December 25, 2010 / 12:19 PM / 7 years ago

Archbishop of Canterbury - Rich fail to share economic hardship

LONDON (Reuters) - Archbishop of Canterbury Rowan Williams, spiritual leader of the world’s 77 million Anglicans, accused society’s richest people on Saturday of failing to share the pain of the economic crisis and public spending cuts.

Britain's Archbishop of Canterbury, Rowan Williams, waits for Pope Benedict XVI to arrive at Lambeth Palace in London September 17, 2010. REUTERS/Chris Ison/Pool

In his Christmas Day sermon at Canterbury Cathedral in southeast England, Williams said Britain will only be able to cope with the economic fallout if people are confident that the hardship is being shared fairly.

In a wide-ranging sermon that included prayers for Christians being persecuted in Iraq and Zimbabwe, Williams said he also saw signs of hope for the year ahead. The marriage of Prince William, second in line to the throne, and Kate Middleton in April 2011 will be a “profoundly joyful event,” he said.

“It is certainly cause for celebration that any couple, let alone this particular couple, should want to embark on the adventure of Christian marriage, because any and every Christian marriage is a sign of hope, since it is a sign and sacrament of God’s own committed love,” he said.


Britain’s coalition government is cutting public spending by 81 billion pounds in four years to try to cut a record peacetime budget deficit running close to 10 percent of national output.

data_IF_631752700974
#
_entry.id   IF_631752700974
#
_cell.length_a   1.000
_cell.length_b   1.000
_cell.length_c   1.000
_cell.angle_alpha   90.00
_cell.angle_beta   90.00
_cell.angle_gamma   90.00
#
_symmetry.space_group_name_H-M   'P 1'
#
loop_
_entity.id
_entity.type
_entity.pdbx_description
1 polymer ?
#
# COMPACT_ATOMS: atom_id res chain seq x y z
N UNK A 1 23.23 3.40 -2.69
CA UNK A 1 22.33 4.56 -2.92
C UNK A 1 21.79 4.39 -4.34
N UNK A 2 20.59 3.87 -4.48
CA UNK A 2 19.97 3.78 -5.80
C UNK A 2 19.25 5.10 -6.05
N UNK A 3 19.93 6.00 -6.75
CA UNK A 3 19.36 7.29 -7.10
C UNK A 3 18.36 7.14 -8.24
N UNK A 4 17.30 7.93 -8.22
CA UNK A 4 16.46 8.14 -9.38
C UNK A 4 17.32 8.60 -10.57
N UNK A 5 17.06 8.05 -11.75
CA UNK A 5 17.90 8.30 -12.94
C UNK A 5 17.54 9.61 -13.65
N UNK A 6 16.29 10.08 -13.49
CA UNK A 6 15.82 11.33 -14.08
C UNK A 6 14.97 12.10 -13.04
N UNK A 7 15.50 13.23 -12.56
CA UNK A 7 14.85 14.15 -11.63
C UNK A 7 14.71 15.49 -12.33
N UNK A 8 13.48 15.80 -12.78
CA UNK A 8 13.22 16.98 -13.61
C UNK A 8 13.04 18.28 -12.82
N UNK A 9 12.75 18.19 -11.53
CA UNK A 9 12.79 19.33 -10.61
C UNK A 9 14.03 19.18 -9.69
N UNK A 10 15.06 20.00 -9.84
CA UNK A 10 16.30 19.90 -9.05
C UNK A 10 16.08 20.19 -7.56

The austerity drive is expected to lead to the loss of 330,000 public sector jobs and cuts to many welfare and benefit payments.

“Confidence isn’t in huge supply at the moment, given the massive crises of trust that have shaken us all in the last couple of years and the lasting sense that the most prosperous have yet to shoulder their load,” Williams said.

“We shall have that confidence only if there are signs that everyone is committed to their neighbour.”

The archbishop urged people to avoid selfishly trying to protect themselves at the expense of others when the cuts bite.

“Faced with the hardship that quite clearly lies ahead for so many in the wake of financial crisis and public spending cuts, how far are we able to sustain a living sense of loyalty to each other, a real willingness to bear the load together?,” he said.

Williams, who became the 104th Archbishop of Canterbury in 2002, has previously criticised parts of the financial services sector for practices that threatened to destabilise society.

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